July 15, 2014

Fish, Elephants and Fire: What Do These Have in Common?

The U.S. House Appropriations Committee is supporting the sportsmen’s community by including language on ‘fish, elephants and fire’ in the FY 2015 Interior and Environment Appropriations Bill. Released on Tuesday, July 8, the bill is on schedule to be marked up on July 15.


Part of the U.S. Fish and Wildlife Service (FWS) funding is prioritized to prevent the closures of fish hatcheries, an issue that the Congressional Sportsmen’s Foundation (CSF) and other organizations from the Sport Fish and Boating Partnership Council (SFBPC) have recently worked on. On July 10, the SFBPC sent a letter to Secretary Sally Jewell on the topic of fish hatcheries, asking to “keep these recreational propagation programs operating in FY ’15 as required by the Fish and Wildlife Coordination Act of 1934.” The letter also suggests that the Secretary work with the SFBPC to develop new legislation for the FWS Fisheries Program that will ensure the long-term viability of the National Fish Hatchery System.

The concern over fish hatchery closures has been formally addressed on several occasions in the last year as well. On September 11, 2013, a letter was sent to the Secretary of Interior Sally Jewell from nine Members of Congress; on February 24, another letter to Secretary Jewell expressed concerns in Arizona, Nevada and New Mexico from seven Members of Congress; and on March 4, seven members of the Western Senate Caucus sent a letter to Director of Fish and Wildlife Service Dan Ashe on the issue of fish hatcheries.


The Committee received testimony from a diverse group of citizens against the ban of trade and transport of products containing ivory that have legally been in the United States for years. These products include pistol grips, shotgun beads, knife handles, family heirlooms passed down for generations, and rare musical instruments. As summarized in the report: while protecting elephants and taking action against poaching is favorable to all, the Service’s regulatory actions go too far when penalizing innocent U.S. citizens rather than focusing on the heart of the problem.

Recently, two bills were introduced (H.R. 5052 and S. 2587) which would amend the Endangered Species Act of 1973 to protect and conserve species and the lawful possession of certain ivory in the United States. Representative Steve Daines (MT), sponsor of H.R. 5052, issued a press release on July 11 discussing the bill, and quoting CSF President Jeff Crane: “American hunters are the first and original conservationists and do more to conserve African elephants than anyone. We support this common sense legislation that allows Americans to keep our lawfully obtained ivory without fear of being deemed instant criminals by the federal government.”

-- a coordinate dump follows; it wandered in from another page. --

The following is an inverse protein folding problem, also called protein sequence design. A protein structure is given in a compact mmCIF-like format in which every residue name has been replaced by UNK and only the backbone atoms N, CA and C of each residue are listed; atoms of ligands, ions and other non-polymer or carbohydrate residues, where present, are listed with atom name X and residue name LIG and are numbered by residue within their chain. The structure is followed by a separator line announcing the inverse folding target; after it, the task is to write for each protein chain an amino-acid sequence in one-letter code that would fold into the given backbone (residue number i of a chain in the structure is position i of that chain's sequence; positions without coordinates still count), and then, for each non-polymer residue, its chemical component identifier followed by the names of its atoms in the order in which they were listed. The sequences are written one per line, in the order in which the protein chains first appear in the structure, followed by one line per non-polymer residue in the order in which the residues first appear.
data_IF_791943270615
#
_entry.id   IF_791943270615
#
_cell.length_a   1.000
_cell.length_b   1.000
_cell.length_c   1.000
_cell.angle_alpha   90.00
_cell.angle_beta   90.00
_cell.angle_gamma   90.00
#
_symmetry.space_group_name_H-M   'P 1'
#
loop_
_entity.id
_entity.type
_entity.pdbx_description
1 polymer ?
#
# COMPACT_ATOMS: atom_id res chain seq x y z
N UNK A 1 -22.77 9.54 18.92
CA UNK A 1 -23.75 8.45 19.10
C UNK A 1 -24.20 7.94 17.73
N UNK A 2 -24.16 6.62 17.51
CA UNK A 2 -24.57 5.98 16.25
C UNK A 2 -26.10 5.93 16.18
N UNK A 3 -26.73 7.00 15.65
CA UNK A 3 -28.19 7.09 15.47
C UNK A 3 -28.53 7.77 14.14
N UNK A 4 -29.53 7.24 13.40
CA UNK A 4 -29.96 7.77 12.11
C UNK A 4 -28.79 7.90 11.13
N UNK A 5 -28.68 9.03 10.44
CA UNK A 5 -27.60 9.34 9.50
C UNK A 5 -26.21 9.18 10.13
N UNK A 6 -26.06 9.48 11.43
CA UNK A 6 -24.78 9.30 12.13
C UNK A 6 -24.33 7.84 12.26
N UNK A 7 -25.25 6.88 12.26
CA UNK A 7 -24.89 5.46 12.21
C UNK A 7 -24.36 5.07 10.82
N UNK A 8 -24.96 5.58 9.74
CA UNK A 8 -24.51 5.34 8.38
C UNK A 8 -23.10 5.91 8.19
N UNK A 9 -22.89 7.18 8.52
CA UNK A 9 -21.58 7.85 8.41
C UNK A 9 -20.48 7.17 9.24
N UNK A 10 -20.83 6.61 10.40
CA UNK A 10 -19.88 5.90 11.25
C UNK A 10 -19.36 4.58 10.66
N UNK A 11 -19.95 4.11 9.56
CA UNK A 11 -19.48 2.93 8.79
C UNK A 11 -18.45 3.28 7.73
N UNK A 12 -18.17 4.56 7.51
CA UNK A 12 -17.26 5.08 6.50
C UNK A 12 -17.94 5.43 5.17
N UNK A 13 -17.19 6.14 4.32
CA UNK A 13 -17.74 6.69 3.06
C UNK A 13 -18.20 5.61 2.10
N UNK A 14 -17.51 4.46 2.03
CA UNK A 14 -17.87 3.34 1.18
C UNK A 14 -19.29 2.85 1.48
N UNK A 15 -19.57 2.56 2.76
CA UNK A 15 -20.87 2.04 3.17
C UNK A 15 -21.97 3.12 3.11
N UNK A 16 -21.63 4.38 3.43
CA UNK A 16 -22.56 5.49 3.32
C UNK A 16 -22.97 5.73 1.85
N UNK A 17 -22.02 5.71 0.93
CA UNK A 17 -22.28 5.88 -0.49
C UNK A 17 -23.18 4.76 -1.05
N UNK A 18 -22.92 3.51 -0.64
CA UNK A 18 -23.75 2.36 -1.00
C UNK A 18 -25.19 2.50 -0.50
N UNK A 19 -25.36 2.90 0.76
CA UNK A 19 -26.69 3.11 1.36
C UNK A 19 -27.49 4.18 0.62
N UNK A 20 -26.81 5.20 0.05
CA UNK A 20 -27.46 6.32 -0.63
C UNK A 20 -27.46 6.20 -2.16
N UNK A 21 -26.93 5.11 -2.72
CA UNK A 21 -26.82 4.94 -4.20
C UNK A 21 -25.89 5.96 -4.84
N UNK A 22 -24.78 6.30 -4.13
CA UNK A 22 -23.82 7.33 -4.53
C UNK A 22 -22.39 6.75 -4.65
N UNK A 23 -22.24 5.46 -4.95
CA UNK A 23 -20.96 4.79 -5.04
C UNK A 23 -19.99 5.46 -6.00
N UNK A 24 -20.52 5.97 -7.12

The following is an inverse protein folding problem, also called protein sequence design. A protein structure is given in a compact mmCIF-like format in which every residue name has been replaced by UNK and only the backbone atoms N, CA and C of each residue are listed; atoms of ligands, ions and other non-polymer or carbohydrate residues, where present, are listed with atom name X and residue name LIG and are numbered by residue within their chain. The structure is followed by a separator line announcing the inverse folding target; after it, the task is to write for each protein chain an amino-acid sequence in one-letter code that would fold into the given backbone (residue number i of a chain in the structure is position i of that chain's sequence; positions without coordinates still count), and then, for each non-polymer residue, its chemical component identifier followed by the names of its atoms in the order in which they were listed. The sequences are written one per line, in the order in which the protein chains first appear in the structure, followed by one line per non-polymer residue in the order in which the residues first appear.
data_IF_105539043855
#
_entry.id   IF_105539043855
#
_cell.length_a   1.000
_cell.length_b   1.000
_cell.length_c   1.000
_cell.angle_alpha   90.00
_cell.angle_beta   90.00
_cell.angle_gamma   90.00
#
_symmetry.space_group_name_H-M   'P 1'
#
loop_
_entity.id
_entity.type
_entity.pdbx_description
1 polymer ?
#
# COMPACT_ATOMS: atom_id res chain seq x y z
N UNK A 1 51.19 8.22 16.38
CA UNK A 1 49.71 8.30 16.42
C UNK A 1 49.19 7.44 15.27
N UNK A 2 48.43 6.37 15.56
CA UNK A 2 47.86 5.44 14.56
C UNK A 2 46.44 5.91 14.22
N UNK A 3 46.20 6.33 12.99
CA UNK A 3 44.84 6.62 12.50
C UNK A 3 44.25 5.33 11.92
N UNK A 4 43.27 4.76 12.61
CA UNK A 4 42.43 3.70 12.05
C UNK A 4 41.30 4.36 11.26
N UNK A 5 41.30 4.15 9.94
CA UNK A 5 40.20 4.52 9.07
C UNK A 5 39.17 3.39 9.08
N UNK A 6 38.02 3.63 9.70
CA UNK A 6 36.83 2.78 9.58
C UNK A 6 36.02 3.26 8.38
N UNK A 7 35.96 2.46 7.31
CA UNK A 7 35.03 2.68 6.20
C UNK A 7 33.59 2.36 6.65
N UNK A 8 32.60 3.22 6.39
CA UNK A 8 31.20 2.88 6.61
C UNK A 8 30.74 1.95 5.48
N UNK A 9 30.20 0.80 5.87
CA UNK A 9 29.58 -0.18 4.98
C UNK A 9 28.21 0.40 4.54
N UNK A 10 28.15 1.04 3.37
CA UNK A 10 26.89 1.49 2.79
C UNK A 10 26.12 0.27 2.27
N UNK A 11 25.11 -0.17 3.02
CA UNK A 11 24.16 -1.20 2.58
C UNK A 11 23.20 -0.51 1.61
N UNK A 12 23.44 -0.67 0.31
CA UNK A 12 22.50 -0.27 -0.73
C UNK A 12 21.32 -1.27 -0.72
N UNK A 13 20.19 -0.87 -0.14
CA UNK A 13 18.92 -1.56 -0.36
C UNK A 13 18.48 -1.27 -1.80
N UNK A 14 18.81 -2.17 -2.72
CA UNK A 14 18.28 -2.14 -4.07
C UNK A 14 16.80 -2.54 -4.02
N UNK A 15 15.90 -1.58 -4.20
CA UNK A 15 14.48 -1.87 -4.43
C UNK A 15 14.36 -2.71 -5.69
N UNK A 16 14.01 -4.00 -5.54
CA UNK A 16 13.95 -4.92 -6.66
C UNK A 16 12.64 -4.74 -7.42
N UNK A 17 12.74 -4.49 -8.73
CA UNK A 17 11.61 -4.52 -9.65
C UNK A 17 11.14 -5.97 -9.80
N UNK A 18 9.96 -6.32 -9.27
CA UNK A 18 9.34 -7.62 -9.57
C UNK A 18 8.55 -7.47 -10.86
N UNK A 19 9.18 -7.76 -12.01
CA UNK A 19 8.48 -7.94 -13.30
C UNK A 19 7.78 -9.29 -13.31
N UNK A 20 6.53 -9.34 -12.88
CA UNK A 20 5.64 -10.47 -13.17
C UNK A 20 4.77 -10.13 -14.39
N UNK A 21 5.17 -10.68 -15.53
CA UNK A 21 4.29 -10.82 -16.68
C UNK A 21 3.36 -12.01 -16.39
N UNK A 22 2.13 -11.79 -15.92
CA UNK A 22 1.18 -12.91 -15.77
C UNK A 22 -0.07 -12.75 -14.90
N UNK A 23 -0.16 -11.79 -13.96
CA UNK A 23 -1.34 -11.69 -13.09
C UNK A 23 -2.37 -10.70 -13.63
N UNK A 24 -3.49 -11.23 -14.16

The Appropriations bill includes funds specifically for wildfire suppression, including the FLAME Wildfire Suppression Fund, which fully funds 10-year average wildfire suppression costs. This program is necessary to ensure funding for wildfire damages without taking from non-fire programs, which impact outdoor recreation and habitat management on public lands. On June 27, the Wildlife and Hunting Heritage Conservation Council, of which CSF President Jeff Crane is a member, sent a letter to the Secretaries of Interior and Agriculture, asking for the inclusion of wildfire suppression funding in the Appropriations bill.

On Wednesday, July 16, the Congressional Sportsmen’s Foundation and partners will host a Breakfast Briefing on Capitol Hill to present details on the Wildfire Disaster Funding Act (H.R. 3992 and S. 1875).

In addition to these important issues, the House Appropriations bill also directs the Forest Service and the Bureau of Land Management not to use funds to prohibit access to federal lands for hunting, angling or recreational shooting, with the exception of temporary 30-day closure periods in cases of a public safety issues or extreme weather.

Studies conducted at both the state and federal level have found that the number of hunters and trappers have been on a generally declining trend over the past several decades. To increase recruitment, retention, and reactivation (R3) of hunters and trappers, which initiative do you think would have the greatest impact?

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